Carbon buildup in the cylinders of your car reduces the amount of space for combustion. The limited space increases the compression inside the cylinders. Carbon deposit still forms inside the engine even though fuels in the US are required to include detergents that can reduce the formation of carbon deposits.
The increase in compressive force inside the engine can damage the cylinders if it goes beyond the material strength of the cylinders. This can also increase the overall temperature of the engine and reduce its efficiency and performance.
The only way to resolve this issue is to have a mechanic clean your cylinders. Alternatively, you can use a fuel additive that cleans your engine of carbon deposits. Add one bottle of carbon cleaner into your fuel tank each time you change the engine oil.
Techron Concentrate Plus fuel system cleaner by Chevron is available on Amazon. Check it out through this link.
Can overheating an engine cause a knock?
An overheating engine is often a sign of a failing cooling system.
One of the problems brought by high temperatures inside the engine is premature ignition. The high temperature inside the engine can ignite the fuel prematurely and cause a knocking sound.
An overheating engine is dangerous because extreme temperatures can warp and damage the parts inside the engine. Bring your car to a professional mechanic to determine the cause of the overheating.
Can failing spark plugs cause knocking?
A failing spark plug can cause knocking because the spark can be too weak to ignite the air-and-fuel mixture. Additionally, if the spark plug becomes too hot, it can suffer a detonation knock where it will prematurely detonate the air-and-fuel mixture.
Replacing the spark plugs will fix this issue. However, it is a good idea to bring your car to a mechanic to ensure that there is no underlying problem.
Can a failing knock sensor cause an engine knock?
A failing knock sensor will trigger the "Check Engine" light. Additionally, it will cause the PCM to fail to recognize a spark knock and will fail to correct it.
This problem leads to a metallic knocking from the engine. This can be accompanied by poor engine performance because the PCM can incorrectly adjust the ignition timing.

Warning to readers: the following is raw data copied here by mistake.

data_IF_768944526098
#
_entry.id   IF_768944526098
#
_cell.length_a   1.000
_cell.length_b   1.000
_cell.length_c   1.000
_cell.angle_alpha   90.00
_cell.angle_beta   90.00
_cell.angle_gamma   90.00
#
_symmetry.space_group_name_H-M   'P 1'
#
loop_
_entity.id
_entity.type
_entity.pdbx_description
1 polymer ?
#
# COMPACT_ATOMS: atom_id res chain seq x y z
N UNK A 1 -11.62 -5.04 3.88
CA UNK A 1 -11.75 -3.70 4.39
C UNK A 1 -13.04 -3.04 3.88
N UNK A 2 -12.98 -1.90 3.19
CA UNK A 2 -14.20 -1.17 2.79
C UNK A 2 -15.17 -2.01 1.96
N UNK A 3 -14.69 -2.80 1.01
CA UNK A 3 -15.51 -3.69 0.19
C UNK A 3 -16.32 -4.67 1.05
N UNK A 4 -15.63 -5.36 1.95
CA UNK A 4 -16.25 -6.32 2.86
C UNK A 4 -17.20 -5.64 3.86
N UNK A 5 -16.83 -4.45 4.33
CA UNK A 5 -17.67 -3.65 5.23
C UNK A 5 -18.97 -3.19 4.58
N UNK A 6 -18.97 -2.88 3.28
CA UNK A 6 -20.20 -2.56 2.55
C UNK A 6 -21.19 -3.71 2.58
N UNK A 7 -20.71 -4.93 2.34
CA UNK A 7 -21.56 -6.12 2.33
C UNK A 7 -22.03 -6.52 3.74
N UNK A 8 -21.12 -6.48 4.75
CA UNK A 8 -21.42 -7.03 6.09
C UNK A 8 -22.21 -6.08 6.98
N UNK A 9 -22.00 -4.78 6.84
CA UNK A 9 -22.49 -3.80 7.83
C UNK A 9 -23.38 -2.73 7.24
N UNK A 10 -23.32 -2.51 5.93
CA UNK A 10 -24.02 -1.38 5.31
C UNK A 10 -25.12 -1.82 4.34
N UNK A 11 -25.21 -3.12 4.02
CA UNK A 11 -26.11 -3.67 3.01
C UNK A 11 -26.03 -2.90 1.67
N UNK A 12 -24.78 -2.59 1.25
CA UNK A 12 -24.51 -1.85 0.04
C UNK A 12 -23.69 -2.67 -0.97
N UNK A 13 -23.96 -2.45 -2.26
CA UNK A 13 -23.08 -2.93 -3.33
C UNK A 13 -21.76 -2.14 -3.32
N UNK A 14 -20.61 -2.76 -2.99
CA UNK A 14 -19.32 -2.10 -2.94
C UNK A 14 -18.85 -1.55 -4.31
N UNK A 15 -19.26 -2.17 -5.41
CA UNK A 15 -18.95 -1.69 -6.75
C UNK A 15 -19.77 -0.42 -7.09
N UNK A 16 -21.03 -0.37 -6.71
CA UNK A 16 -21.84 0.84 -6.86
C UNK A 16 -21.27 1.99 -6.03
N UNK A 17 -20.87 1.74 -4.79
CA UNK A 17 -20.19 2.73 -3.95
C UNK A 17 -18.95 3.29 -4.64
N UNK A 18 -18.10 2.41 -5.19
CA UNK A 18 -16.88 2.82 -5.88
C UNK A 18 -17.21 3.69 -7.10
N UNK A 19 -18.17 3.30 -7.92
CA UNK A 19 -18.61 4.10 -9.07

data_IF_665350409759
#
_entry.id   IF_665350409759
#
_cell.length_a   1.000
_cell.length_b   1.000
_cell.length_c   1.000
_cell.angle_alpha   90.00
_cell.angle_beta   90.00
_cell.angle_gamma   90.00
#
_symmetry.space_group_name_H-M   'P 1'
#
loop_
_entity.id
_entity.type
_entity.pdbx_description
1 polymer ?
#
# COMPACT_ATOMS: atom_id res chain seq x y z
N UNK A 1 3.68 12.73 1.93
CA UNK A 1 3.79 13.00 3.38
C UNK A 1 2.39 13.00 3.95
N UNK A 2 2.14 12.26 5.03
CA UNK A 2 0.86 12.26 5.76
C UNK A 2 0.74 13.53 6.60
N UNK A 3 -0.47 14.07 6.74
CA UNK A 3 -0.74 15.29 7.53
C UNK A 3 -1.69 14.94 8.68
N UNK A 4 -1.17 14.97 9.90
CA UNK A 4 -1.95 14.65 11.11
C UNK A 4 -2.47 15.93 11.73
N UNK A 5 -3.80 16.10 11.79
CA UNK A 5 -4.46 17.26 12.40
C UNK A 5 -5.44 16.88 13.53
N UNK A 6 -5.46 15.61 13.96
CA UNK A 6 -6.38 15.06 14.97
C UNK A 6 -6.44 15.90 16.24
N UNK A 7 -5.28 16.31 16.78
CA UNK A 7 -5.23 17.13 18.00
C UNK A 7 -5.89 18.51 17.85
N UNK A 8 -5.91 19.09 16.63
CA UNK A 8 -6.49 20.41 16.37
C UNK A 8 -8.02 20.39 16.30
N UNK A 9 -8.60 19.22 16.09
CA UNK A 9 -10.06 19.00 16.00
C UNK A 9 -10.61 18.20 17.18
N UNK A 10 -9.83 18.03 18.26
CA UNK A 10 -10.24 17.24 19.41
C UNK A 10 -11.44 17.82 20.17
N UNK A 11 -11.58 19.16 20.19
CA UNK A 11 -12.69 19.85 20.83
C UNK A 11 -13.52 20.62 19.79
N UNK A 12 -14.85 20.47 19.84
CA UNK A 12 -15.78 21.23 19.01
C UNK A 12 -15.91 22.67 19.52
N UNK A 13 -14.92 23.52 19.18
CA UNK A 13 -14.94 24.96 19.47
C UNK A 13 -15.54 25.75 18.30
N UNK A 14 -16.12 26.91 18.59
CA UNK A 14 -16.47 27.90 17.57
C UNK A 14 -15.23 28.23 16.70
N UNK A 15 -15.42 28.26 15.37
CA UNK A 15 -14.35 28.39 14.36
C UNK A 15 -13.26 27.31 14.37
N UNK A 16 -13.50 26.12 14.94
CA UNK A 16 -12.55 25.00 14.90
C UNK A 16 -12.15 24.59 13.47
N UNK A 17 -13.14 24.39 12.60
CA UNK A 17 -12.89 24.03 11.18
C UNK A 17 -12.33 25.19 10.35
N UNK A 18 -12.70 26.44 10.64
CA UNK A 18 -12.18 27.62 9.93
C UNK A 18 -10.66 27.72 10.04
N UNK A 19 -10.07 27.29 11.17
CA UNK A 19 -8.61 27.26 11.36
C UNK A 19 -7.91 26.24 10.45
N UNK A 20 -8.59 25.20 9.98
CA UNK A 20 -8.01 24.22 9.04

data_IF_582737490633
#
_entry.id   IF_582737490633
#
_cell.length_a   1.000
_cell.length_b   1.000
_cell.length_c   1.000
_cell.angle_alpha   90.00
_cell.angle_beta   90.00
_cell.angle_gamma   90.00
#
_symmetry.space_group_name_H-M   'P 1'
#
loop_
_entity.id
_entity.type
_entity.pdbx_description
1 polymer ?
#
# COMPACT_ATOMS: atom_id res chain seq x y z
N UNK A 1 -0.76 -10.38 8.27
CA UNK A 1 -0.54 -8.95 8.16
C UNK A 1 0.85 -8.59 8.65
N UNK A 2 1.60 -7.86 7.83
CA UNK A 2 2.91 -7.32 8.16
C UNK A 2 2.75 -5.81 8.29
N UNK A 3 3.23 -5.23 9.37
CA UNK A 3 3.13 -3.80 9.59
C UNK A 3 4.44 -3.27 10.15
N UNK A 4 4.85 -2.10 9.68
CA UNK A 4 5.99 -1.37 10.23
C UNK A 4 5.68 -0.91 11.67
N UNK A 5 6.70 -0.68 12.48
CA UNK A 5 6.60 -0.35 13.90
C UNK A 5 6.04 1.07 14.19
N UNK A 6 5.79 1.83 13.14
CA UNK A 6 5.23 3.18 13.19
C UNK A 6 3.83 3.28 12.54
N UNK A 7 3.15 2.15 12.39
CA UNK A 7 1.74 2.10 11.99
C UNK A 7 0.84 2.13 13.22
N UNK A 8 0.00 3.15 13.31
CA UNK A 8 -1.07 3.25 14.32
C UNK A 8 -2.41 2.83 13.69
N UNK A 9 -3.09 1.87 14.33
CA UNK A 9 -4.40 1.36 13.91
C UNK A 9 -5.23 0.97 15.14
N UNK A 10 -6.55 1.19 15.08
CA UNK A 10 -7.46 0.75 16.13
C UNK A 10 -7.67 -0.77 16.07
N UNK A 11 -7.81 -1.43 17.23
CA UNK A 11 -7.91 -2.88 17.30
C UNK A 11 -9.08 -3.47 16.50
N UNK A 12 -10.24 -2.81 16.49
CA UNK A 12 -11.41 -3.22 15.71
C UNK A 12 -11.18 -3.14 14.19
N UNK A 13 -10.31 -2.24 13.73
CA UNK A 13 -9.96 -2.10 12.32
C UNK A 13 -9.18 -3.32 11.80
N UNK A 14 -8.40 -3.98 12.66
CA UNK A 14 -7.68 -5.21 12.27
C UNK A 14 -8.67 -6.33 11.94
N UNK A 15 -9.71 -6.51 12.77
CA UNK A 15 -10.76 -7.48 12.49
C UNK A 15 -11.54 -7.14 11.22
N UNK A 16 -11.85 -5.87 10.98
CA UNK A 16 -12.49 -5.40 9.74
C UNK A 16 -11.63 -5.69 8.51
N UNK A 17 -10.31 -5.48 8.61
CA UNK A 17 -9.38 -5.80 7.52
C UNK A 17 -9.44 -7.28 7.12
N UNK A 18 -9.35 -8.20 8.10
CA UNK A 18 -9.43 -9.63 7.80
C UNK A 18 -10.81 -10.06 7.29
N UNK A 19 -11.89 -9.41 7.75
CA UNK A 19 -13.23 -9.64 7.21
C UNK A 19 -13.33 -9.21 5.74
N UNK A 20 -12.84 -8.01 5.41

Bring your car to a professional mechanic to test your knock sensor for problems. They can also check the surrounding parts for issues.
What happens when engine timing is off?
Everything that happens inside your engine needs to happen at the right timing.
The piston, the intake valve, and the exhaust valve all occupy the same space—the combustion chamber—but at different times. Imagine what will happen if they all try to get into the combustion chamber at the same time.
If the engine timing is off, two or more engine components will be in the same space at almost the same time. This will cause engine components to slam against each other, rub against each other, or prevent one component from getting into the space. Whatever happens, there will be damage inside the engine.
Engine knock is one of the symptoms of bad timing. Misfiring and a hard-to-start engine are also symptoms. Take your car to a mechanic to adjust the timing of your engine before it becomes a bigger problem.
Can a vacuum leak cause an engine knock?
Some emission systems are designed to utilize vacuums to activate switches, actuators, and solenoids in the engine. This is because vacuum systems can handle higher temperatures. A vacuum can be used to manage the EGR valve and the manifold absolute pressure sensor.
A leak in the vacuum line will cause a malfunction in the operation of the emission system and affect the engine, causing an engine knock.
Troubleshooting a vacuum line requires special tools and equipment. Bringing your car to a professional mechanic to locate and patch the leak is the best course of action.
Can a lifter cause a knock?
Hydraulic valve lifters are responsible for maintaining a valve clearance of zero. They are often installed close to or opposite the valve stem.
A faulty lifter might stick into a single position and make a loud knocking, tapping, or ticking sound. This noise is continuous and doesn’t disappear regardless of speed.
Bring your car to a mechanic as soon as possible when you start to hear this sound. It is best to resolve this problem early before it becomes a bigger and more expensive problem.
There are several causes of an engine knock, and they all have the potential to worsen into a bigger problem if not addressed immediately.